Have Yourself a Scary Little Christmas

Christmas is closely associated with coziness, and reasonably so. It happens at the time of year (in the northern hemisphere) when we are all snugged up like badgers while it snows, blows, and rains outside. What with all the lights, hot chocolate, cheery fires, and beautiful music of the time (not to mention the warm socks, holly, lovely dinners, visits from family and friends, and remembrance of Old Times), it’s hard not to think that’s what the whole thing is about.

What doesn’t get noticed as often is how much fear and Christmas go together. The best Christmas stories are rooted in fear and, at their very best, even a sort of terror. The original story, of course, contains not only the heartwarming icon of the Holy Family in the stable, but also Joseph’s confusion and fear over the Holy Pregnancy. That terror, whether you read it as Joseph’s doubts about Mary or (as Jerome did) as Joseph’s doubts about himself, is not the stuff of a Kodak moment. It is, after all, about a man contemplating dumping his completely vulnerable wife in deep fear and doubt. It requires nothing less than an angelic visitation to keep the Blessed Virgin from facing the abandonment and rejection that her Holy Child will one day face in full strength. The story passes from annunciation, through near catastrophe, to happy resolution as Joseph takes up his role as “son of David” and takes his place as father and guardian of the Christ.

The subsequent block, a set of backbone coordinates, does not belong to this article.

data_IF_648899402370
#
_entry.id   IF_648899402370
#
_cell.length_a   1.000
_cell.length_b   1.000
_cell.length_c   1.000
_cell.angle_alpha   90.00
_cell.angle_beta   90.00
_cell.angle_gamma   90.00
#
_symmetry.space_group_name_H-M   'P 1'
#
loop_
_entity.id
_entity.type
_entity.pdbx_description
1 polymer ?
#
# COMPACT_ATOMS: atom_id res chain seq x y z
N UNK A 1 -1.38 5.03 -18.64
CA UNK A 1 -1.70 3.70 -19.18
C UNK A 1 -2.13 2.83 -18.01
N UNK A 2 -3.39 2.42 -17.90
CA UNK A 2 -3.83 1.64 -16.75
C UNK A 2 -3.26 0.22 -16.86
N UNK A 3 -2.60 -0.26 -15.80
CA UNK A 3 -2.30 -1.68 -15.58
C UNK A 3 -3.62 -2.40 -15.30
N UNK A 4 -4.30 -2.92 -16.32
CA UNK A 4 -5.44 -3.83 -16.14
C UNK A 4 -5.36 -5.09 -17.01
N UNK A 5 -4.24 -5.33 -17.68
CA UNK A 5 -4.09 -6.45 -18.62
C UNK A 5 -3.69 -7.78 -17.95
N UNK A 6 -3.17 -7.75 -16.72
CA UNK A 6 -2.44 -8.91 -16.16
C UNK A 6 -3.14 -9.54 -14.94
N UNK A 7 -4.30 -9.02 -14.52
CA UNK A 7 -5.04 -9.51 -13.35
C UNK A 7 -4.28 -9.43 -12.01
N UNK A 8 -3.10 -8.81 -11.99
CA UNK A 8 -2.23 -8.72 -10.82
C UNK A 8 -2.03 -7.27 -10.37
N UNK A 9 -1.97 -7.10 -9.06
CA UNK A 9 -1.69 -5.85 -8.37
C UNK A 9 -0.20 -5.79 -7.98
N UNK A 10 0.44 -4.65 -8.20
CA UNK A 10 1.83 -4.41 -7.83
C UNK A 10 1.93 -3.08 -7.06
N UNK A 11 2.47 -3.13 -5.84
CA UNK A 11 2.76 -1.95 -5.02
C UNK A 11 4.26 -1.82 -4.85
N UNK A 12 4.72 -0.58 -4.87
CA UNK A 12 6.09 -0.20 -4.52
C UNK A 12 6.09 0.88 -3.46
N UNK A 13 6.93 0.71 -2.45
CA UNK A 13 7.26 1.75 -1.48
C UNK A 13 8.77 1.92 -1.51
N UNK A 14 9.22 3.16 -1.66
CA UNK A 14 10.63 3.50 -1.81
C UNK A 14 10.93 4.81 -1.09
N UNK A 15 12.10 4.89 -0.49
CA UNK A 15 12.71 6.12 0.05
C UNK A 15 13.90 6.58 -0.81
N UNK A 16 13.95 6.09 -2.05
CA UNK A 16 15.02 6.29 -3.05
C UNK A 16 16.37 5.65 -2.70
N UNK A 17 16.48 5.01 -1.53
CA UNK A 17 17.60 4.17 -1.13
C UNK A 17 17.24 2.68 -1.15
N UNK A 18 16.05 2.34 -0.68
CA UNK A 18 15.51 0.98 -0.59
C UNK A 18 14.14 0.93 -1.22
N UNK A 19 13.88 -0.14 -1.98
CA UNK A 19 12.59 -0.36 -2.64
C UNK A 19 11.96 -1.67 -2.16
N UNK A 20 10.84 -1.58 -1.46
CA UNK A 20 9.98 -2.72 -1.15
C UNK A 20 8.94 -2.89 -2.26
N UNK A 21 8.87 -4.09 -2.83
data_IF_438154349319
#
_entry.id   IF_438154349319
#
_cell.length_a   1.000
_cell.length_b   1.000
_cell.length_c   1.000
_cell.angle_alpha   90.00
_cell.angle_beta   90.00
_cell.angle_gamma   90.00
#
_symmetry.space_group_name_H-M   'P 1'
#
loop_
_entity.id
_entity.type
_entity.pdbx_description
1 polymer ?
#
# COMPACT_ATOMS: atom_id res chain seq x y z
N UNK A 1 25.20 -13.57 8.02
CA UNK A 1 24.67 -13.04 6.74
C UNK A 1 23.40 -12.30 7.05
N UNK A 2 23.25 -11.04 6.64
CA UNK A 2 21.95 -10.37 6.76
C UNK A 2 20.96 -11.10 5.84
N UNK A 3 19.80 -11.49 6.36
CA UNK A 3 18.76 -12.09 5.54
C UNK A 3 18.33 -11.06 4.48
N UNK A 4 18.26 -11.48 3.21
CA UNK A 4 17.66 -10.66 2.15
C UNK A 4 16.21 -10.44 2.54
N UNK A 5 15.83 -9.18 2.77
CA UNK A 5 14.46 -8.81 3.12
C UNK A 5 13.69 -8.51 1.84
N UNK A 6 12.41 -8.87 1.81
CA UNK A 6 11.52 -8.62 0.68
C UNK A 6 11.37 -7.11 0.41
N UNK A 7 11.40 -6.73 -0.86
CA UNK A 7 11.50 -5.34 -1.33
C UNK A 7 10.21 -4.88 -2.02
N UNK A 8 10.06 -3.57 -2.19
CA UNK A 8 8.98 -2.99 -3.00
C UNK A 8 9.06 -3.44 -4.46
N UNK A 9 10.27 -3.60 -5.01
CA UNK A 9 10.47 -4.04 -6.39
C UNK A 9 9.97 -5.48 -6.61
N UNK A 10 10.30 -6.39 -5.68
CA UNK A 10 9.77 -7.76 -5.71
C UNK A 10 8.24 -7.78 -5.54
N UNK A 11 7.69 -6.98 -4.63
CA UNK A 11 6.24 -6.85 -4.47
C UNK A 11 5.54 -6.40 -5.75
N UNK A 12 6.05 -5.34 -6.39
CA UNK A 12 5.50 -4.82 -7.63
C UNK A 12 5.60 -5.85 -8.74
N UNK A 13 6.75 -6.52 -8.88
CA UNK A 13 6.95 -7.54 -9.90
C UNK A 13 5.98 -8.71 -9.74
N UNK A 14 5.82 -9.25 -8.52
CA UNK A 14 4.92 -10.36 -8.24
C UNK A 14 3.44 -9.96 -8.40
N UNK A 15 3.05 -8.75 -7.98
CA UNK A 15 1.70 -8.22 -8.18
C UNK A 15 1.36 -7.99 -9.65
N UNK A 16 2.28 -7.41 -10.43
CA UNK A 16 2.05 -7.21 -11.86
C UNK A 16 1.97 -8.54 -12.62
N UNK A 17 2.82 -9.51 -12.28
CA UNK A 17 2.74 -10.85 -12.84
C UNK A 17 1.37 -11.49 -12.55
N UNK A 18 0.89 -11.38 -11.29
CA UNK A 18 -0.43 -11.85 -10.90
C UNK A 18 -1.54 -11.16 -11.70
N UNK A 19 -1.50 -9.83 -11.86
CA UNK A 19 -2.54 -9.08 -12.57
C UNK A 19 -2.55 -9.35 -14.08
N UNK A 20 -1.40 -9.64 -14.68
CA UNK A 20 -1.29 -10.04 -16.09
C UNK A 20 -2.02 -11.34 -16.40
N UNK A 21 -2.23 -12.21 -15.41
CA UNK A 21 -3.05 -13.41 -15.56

That’s not the last time we will see that pattern of joy, fear, and happy resolution. The tale of the escape of Jesus, even more, is a tale that passes with alarming swiftness from joy to terror to happy resolution. Your average Best Christmas Pageant Ever doesn’t tend to include a scene where a bunch of kids in plastic armor march on stage and then begin to methodically dismember a clutch of baby dolls. But that’s an integral part of the original Christmas story. It’s also the basis of the most heartbreaking of all Christmas carols:

Herod, the king, in his raging,
Charged he hath this day
His men of might, in his own sight,
All children young to slay.